Strigolactone (SL) are regulators of plant growth and development and may play a role in plant resistance against specific pathogens. SL inside the plant acts as hormone and outside the plant play a role as a rhizosphere signal in interactions with the mycorrhizal plant and parasitic weeds i.e. play a role in host recognition signal for arbuscular mycorrhizal fungi (AMF) (Andreo-Jimenez et al., 2015;Foo et al., 2016) and favours the establishment of beneficial association with mycorrhizal fungi and rhizobia (Akiyama and Hayashi 2006; Andreo-Jimenez et al., 2015). In addition to the above function SL also regulates secondary growth and reproductive development (Torres-Vera et al., 2014). The level of SL in plants are affected by the nutritional status (e.g. Phosphorus) of the plant (Garcia-Garrido et al., 2009). This phytohormone induce several responses to AMF, including spore germination, hyphal branching, mitochondrial metabolism, transcriptional reprogramming and production of chitin (Lanfranco et al., 2018). SL is perceived by population of endobacteria with an increase of bacterial divisions and activation of specific transcriptional responses (Lanfranco et al., 2018).

Torres-Vera et al. (2014) proposed strigolactone play a role in the regulation of plant defense through their interaction with other defense-related hormones especially with jasmonic acid signaling pathway. SLs do not have a universal role in plant protection but plays a part in resistance to specific pathogens (Marzec 2016). Complex cross talk and induced hormonal changes modulate plant resistance/susceptibility to pathogen (Robert-Seilaniantz et al., 2011). Belmondo et al. (2017) studied exposure of Botrytis cinerea and Cryphonectria parasitica to GR24 (synthetic strigolactone) leading to reduction of fungal growth. Reactive oxygen species and mitochondria emerged as mediators of SLs action. Soil borne fungi from genus Trichoderma and Fusarium were able to degrade natural and synthetic SLs (Rozpadek et al., 2018).

Under biotic stress condition SLs provide tolerance against pathogen infection. Plants secrete SL in rhizosphere through the SL exporter Pleiotropic Drug Resistance 1 (PDR1). The asymmetrical localization of PDR1 at the plasma membrane is the reason for the SL export out of the cell. PDR1 as a SL exporter mediates SL transport in the plant as well as into the soil (De Cuyper and Goormachtig 2017). The weeds misuse the SL to recognize their hosts (De Cuyper and Goormachtig 2017).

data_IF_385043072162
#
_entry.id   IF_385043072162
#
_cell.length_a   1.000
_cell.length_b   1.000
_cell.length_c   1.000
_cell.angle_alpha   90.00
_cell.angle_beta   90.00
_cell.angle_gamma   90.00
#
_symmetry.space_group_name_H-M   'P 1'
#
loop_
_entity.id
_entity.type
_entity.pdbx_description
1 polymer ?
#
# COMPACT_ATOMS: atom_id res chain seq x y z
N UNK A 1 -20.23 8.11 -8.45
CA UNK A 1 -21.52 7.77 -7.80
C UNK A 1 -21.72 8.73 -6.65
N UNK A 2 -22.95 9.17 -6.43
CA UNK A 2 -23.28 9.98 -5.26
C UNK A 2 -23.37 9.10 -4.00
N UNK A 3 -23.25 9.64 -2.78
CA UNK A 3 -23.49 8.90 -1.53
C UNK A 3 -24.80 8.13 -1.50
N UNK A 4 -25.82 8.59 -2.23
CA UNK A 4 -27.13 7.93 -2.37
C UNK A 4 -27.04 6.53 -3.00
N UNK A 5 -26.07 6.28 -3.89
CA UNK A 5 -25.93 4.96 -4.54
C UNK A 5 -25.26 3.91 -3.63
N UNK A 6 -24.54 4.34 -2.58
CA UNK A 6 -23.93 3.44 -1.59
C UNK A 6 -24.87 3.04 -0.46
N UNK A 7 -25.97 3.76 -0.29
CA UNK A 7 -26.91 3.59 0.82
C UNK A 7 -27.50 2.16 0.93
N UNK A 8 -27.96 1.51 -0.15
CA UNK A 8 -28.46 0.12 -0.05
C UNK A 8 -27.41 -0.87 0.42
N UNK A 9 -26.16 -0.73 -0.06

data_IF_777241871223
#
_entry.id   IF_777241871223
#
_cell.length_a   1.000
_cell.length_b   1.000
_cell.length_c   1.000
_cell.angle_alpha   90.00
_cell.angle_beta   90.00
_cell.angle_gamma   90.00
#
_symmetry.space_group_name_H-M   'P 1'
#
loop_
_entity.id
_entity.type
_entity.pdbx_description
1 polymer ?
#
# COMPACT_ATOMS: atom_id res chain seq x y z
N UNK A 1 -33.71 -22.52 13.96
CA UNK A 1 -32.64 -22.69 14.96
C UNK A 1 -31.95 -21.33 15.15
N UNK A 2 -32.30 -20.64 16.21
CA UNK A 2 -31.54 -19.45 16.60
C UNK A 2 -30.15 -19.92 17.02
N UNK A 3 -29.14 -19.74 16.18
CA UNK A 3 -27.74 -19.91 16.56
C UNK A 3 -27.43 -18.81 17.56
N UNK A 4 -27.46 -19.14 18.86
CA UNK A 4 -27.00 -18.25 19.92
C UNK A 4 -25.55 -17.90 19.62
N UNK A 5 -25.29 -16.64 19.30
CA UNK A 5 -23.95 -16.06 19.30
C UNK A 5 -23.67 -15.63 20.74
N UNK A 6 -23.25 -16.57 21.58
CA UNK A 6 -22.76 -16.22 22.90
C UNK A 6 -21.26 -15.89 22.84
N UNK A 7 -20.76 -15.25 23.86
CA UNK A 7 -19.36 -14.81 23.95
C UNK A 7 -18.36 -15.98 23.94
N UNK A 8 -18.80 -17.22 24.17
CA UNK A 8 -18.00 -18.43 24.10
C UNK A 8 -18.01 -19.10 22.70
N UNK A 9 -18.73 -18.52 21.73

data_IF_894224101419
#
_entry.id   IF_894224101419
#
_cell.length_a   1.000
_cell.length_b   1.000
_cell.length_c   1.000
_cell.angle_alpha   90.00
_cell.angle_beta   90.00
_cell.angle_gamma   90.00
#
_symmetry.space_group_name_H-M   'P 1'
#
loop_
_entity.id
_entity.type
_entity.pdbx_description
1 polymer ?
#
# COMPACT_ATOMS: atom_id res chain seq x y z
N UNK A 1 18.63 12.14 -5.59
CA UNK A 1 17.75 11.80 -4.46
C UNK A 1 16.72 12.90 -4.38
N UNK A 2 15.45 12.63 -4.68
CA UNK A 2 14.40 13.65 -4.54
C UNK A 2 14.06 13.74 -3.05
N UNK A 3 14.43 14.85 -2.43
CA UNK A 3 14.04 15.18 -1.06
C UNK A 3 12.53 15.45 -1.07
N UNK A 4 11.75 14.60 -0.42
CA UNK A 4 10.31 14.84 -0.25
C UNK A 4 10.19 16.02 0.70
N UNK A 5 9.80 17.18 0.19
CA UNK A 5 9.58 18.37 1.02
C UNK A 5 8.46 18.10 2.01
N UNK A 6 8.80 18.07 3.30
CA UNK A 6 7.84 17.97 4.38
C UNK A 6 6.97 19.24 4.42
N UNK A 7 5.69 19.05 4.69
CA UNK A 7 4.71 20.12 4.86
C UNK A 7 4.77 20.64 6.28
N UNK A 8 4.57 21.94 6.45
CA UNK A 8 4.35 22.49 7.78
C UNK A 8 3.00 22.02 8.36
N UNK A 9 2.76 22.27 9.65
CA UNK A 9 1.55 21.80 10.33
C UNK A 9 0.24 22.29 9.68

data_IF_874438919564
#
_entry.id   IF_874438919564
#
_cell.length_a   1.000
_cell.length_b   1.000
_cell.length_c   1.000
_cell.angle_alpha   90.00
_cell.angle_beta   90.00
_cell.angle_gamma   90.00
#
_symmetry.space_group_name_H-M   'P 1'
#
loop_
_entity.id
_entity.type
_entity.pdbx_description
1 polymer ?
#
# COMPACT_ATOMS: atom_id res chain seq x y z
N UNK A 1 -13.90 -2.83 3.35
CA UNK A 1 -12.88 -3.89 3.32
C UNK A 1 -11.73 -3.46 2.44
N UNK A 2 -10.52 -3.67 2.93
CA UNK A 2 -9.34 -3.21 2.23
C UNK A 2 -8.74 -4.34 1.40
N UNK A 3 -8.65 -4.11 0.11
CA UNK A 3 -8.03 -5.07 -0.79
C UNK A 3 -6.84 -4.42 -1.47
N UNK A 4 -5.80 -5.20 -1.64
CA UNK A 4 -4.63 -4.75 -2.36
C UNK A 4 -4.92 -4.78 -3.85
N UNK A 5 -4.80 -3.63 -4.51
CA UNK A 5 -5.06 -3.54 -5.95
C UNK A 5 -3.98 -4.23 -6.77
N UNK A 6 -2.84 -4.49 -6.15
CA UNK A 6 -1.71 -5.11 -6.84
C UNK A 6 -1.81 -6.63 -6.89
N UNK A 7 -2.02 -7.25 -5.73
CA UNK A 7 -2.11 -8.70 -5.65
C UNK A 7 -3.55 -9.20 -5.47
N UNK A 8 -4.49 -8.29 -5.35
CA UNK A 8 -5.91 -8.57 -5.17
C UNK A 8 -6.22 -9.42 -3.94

Foo et al. (2016) investigated the influence of SLs on the hemibiotrophic pathogen Fusarium oxysporum f. sp. pisi. and found ethylene signaling influence pea susceptibility to this pathogen and that SLs do not.  Blake et al. (2016) suggest that there is no general role of SLs in defense against necrotrophic plant pathogens. However, ethylene signaling play a key role in specific cell types that reduces pathogen invasion. Plant defensins PDF1.2 and pathogenesis related protein 5 (PR5) expression was significantly higher in the absence of the fungal stimulus providing evidence for a link between SL and plant defense (Rozpadek et al., 2018). Decker et al. (2017) demonstrated the modulation of susceptibility to infection by the pathogenic fungus Sclerotinia sclerotiorum depending on SL availability. The role of SL in pathogen defense of     Physcomitrella patens (moss)provides another example of the disease resistance mechanisms in bryophytes. Carvalhais et al. (2018) result indicate that the plant’s ability to produce strigolactones is correlated with changes in the composition of rhizosphere fungal but not bacterial communities. Strigolactone released by roots induce hyphal branching in the proximity of the root (Garcia-Garrido et al., 2009). Increased level of strigolactones in pea and Arabidopsis led to reduced cytokinin level in the xylem sap although the level in the shoot remain unchanged (Foo et al., 2007).

SL may alter ABA levels. Torres-Vera et al. (2014) concluded SL-deficient tomato mutant (Slccd8) is more susceptible to necrotrophic fungal pathogens. The reduced levels of phytohormone JA, SA and ABA in Slccd8 suggest a role of SLs in the regulation of plant defense responses through their interaction with other signaling pathway especially with JA-related pathway, than having a direct effect on fungal development (Torres-Vera et al., 2014). ABA has emerged as an important regulator of biotic defense responses (Ton et al., 2009). Therefore it seems likely that the effect of SLs on ABA content may impact on the plants ability to cope with stresses. Synthetic strigolactone GR24 inhibited the growth of root pathogens Fusarium oxysporum f. sp. melonis, Fusarium solani f. sp. mango, Sclerotinia sclerotiorum and Macrophomina phaseolina and of foliar pathogen Alternaria alternata, Colletotrichum acutatum and Botrytis cinerea (Dor et al., 2011). Strigolactone promotes defense against rice blast fungal pathogen Magnaporthe oryzae (Nasir et al., 2019). SL antagonist are chemical that can bind to the receptor and thus disrupt the interaction between them and SL agonist. SL antagonist can be used for crop protection by inhibiting seed germination of root parasitic plants (Takahashi and Asami 2018).